Custer Lives!

Fort Wallace Museum

 

In July 2009 I visited the Fort Wallace Museum in Kansas. I nearly passed up this little gem and boy am I glad I didn't! Because I had started my yearly history vacation just before the 4th of July I had unfortunately ran into several museums and sites that were closed on days they normally weren't. Since this was a small (I thought) privately owned museum I had fears it would be a rip off or closed. I tried for two days to bring up it's website without success. Their server or site was down for two days in a row. I decided to chance it and head that way. As I arrived I saw no other vehicles except for a pickup that an elderly gentleman was taking lawn care implements from. When I asked him if the museum was open he told me it sure was and to come on in. I had stumbled onto Mr. Floris Weiser, the owner and curator. Mr. Weiser gave me a walking tour and gave me an oral history of the museum, the artifacts, Fort Wallace, and the surrounding area. He was was a real treat. Mr. Weiser is sharp as a tack at 83 years old and is a wealth of knowledge. Several other patrons stopped in and made a seemingly mad dash through and left. Mr. Weiser seemed to sense that I had a real interest in his museum and Kansas history and took several items out of the display cases to let me examine them. Mr. Weiser even took me to the storeroom and offices and let me examine items that were not publicly displayed. I later discovered that Mr. Weiser and his museum had been featured on PBS.

The museum consists of the main building and several other buildings, an artillery piece, and posted information signs. The museum is not at the site of Fort Wallace, which is just a few short miles away. The main building consists of the original museum and a fairly recent addition. The original museum is jam packed with exhibits, displays, artifacts, and even fossils. At first the interior seems to be a little cluttered but you will discover it's actually laid out to make viewing easier. Almost everything is labeled. The old original museum turned out to be my favorite part of the site. It just has a certain old school charm to it and has so much to see. Take the time read and learn in here. It's worth it. I've always been enthralled by dinosaurs so seeing cabinets of their fossils was an extra special unexpected treat! There's a giftshop in store in this portion of the building also.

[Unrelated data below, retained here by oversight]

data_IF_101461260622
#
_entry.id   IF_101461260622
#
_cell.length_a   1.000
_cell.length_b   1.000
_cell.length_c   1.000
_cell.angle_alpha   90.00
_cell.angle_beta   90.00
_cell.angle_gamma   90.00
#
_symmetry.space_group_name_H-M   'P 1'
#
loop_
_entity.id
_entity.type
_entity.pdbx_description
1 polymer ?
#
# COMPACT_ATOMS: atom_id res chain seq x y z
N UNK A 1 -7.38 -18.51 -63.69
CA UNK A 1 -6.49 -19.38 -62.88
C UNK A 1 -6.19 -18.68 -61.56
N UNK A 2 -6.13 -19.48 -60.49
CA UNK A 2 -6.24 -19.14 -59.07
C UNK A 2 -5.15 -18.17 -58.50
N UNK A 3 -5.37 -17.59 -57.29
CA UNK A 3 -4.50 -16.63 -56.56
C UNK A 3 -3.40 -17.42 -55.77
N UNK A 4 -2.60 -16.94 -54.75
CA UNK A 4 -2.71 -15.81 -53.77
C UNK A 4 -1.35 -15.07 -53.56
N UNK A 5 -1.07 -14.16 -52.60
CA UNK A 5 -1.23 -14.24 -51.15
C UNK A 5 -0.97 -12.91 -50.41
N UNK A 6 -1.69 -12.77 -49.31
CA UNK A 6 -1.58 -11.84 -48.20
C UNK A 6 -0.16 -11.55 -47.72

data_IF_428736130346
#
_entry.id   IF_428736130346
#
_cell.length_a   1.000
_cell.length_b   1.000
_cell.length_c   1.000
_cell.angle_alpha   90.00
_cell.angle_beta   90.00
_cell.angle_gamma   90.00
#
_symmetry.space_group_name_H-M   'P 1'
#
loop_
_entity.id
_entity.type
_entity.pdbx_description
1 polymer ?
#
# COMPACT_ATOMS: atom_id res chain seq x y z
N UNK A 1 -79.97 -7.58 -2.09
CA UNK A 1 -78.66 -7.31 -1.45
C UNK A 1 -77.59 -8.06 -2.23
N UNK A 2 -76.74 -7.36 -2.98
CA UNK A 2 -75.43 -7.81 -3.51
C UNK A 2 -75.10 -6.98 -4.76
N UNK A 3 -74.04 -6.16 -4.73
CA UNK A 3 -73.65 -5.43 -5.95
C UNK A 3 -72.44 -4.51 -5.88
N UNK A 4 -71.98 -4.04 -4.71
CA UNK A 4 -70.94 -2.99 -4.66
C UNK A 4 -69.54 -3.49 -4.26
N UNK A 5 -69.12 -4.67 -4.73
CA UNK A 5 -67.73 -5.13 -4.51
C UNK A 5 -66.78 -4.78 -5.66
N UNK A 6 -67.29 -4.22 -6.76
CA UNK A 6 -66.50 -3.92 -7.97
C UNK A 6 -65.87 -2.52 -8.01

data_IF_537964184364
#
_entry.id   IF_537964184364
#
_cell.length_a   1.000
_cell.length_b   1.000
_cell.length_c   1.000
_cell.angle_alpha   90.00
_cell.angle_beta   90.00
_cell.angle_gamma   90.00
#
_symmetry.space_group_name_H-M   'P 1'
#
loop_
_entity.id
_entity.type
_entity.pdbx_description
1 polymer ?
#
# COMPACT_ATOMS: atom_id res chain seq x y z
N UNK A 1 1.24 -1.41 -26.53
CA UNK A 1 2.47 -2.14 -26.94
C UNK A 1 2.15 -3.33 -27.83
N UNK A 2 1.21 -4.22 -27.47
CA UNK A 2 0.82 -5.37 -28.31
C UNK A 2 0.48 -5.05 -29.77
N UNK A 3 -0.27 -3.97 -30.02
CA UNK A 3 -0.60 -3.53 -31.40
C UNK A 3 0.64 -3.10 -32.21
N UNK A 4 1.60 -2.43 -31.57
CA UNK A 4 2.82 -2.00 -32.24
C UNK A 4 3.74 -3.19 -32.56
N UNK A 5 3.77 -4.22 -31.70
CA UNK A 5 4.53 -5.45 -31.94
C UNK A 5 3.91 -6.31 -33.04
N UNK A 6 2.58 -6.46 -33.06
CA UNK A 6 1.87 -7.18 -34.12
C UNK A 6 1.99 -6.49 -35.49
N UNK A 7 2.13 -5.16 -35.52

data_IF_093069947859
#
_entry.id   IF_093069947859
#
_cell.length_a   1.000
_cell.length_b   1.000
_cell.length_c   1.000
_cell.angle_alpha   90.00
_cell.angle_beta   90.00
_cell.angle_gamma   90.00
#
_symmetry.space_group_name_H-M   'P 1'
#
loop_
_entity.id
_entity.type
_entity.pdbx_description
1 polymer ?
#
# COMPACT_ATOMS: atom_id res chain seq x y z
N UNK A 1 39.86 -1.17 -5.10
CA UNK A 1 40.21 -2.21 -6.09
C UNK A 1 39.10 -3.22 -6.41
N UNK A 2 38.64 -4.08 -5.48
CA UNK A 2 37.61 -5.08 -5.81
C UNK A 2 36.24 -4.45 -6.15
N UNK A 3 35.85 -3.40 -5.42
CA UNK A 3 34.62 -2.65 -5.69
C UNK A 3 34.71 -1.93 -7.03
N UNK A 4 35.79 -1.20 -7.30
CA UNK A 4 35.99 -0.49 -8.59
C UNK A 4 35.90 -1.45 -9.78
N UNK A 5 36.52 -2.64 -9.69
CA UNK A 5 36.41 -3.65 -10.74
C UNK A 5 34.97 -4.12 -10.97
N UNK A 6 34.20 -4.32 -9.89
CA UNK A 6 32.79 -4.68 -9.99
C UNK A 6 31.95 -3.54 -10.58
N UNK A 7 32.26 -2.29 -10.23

I next entered the addition. It is spacious, well lit, and flows very naturally. There is a heavy emphasis on western art in this section. All of the artifacts in this section are in display cases. Most are mounted flat on the wall, but several are floor mounted. The Indian, civilian, and Soldier portions seem to be separated from each other. General George Armstrong Custer and his famed US 7th Cavalry are well represented. The US 10th Cavalry Buffalo Soldiers are also well represented. The Indian artifacts made from White acquired metal are quite interesting and show an amazing ingenuity.

After completing my lengthy visit in the main building I ventured outside. A wire sculpture of a buffalo leads to the remaining exhibits. You'll next come up to an artillery piece. I neglected to jot down any notes about it and I can't recall it's significance. The Pond Creek Stage Station was built in 1866 and you can walk about inside. There's only one piece of furniture inside but it's worth going in to see that era's craftsmanship. There's a trap door, now sealed shut, that could conceal valuables or persons. There are several bullet holes, both inside and out, that are the result of Indian attacks.

Next up is the WesKan Train Depot that was built in 1891. Unlike the Stage Station, it's fully furnished with lots of items to view and read about. The Sunderland-Poe Building is next. It's a modern steel building that is jam packed with items. When you enter go to your right to begin. You'll get to see pioneer artifacts and recreations all the way up to modern items like fire trucks. The evolution of how wagons changed during the pioneer days was interesting. Some were quite small and others would put a Hummer ( a real one, sorry all you H2 and H3 owners) to shame size wise.

 The entrance to the main building.

Mr. Weiser, a true gentleman.

A portion of the original museum.

The entrance to the new portion of the main building.

Some of the many Indian artifacts.

A model of Fort Wallace.

US 10th Cavalry Buffalo Soldier artifacts.

Some of the US 7th Cavalry artifacts.

A US 7th Cavalry holster and gunbelt.

Some of the many Indian artifacts.

Some of the dinosaur and prehistoric creature fossils.

The artillery piece.

The Pond Creek Stage Station.

The WesKan Train Depot.

The Sunderland-Poe building.

A Conestoga wagon inside the Sunderland-Poe building.

 

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